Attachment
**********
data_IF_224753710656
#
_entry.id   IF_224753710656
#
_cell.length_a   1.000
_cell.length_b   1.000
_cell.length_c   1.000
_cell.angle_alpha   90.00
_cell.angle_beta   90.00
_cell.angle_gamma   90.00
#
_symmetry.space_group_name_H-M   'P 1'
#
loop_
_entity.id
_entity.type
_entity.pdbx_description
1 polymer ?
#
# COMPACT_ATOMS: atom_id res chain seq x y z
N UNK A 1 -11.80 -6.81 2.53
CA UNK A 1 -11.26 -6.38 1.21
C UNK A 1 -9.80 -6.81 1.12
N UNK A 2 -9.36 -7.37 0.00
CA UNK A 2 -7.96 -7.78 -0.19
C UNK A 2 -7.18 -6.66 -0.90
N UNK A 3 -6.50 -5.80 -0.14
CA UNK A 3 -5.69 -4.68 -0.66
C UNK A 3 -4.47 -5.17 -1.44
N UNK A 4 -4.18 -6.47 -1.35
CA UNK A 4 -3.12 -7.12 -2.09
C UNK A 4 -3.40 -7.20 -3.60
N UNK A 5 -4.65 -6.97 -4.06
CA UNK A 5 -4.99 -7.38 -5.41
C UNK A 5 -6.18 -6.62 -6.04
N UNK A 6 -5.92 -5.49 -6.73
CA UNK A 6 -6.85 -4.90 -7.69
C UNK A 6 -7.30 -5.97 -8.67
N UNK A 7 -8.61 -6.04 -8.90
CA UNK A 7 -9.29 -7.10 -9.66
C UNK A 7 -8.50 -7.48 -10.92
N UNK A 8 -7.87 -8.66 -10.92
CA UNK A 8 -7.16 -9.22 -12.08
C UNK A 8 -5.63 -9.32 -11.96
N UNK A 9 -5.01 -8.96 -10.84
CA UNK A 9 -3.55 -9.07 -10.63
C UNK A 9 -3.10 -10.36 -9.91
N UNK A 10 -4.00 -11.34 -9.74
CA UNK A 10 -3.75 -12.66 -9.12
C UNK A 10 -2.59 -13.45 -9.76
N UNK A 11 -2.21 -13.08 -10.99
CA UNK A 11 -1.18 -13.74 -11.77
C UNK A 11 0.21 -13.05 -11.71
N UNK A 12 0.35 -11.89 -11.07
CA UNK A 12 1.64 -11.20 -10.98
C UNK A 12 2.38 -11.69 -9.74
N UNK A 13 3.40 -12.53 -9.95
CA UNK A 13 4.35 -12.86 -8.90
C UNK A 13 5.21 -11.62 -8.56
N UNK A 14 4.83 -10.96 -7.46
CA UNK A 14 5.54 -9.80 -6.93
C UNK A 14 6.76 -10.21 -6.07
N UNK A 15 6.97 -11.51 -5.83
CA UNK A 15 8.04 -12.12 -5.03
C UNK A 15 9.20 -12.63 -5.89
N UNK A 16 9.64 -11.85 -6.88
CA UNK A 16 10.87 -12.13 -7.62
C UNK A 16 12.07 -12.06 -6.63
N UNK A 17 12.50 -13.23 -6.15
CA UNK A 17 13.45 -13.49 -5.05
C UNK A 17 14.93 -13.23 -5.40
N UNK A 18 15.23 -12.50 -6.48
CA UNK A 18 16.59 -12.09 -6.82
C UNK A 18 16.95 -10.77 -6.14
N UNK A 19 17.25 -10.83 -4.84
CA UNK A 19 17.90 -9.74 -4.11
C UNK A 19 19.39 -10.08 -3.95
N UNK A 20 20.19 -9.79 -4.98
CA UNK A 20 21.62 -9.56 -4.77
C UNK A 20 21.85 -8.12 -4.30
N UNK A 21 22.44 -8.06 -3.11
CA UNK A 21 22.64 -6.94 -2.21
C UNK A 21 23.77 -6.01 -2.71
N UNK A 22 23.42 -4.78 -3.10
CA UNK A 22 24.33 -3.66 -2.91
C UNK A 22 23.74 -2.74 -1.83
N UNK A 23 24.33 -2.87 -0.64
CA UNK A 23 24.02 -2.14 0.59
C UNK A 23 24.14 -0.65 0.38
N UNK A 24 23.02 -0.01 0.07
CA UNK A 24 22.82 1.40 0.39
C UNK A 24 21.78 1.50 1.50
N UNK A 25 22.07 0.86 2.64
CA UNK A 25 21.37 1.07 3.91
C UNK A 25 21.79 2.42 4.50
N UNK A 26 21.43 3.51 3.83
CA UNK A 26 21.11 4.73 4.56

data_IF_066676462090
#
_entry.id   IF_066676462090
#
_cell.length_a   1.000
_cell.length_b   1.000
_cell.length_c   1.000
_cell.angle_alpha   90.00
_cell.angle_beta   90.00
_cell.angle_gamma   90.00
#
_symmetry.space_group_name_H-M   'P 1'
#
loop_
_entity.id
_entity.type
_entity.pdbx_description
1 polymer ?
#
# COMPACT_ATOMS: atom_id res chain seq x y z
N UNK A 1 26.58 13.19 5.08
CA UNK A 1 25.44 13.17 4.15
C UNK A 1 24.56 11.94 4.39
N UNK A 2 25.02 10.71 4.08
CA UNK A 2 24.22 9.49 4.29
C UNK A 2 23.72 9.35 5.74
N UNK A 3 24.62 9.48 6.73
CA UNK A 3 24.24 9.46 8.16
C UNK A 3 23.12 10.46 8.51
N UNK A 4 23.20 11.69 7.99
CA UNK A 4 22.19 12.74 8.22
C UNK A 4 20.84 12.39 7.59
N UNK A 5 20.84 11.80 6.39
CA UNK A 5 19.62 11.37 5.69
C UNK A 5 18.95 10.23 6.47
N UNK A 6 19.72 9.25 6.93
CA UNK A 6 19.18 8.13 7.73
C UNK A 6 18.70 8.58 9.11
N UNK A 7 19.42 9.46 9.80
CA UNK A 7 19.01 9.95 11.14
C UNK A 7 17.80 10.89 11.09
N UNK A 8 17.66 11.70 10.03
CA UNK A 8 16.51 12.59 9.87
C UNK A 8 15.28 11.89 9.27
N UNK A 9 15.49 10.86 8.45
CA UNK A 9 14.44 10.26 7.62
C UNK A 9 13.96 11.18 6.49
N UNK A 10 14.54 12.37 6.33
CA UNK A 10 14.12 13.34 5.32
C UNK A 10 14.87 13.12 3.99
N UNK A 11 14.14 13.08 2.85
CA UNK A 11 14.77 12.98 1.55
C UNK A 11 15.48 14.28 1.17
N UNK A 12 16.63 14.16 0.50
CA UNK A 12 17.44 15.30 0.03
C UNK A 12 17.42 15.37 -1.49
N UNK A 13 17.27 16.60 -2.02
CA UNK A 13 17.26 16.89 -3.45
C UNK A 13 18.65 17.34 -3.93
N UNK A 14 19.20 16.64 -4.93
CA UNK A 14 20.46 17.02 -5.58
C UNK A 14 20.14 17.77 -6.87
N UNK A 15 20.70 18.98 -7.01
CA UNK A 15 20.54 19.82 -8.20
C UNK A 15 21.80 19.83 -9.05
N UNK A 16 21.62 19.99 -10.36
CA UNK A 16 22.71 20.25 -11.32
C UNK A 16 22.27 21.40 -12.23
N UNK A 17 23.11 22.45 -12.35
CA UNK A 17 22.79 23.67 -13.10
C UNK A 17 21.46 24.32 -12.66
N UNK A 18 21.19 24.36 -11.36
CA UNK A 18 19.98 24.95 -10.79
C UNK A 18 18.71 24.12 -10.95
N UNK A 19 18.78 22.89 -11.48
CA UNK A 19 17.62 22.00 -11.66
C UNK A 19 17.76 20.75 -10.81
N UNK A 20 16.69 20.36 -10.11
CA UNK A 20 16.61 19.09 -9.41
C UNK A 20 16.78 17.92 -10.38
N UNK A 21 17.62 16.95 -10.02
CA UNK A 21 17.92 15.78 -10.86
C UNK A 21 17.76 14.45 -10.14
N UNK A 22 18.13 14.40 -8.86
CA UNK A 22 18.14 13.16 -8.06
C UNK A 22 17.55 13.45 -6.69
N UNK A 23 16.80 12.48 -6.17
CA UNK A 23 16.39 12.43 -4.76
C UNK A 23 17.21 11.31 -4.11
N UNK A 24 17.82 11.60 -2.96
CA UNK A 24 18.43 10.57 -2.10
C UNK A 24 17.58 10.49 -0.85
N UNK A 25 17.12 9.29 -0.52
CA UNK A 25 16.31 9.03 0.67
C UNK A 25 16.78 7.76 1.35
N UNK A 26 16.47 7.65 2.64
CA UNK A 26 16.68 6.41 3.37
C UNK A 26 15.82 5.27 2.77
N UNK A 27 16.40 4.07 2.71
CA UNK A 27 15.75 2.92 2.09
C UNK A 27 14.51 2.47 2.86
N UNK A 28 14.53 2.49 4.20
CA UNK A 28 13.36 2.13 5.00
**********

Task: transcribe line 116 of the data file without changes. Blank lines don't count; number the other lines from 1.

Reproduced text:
#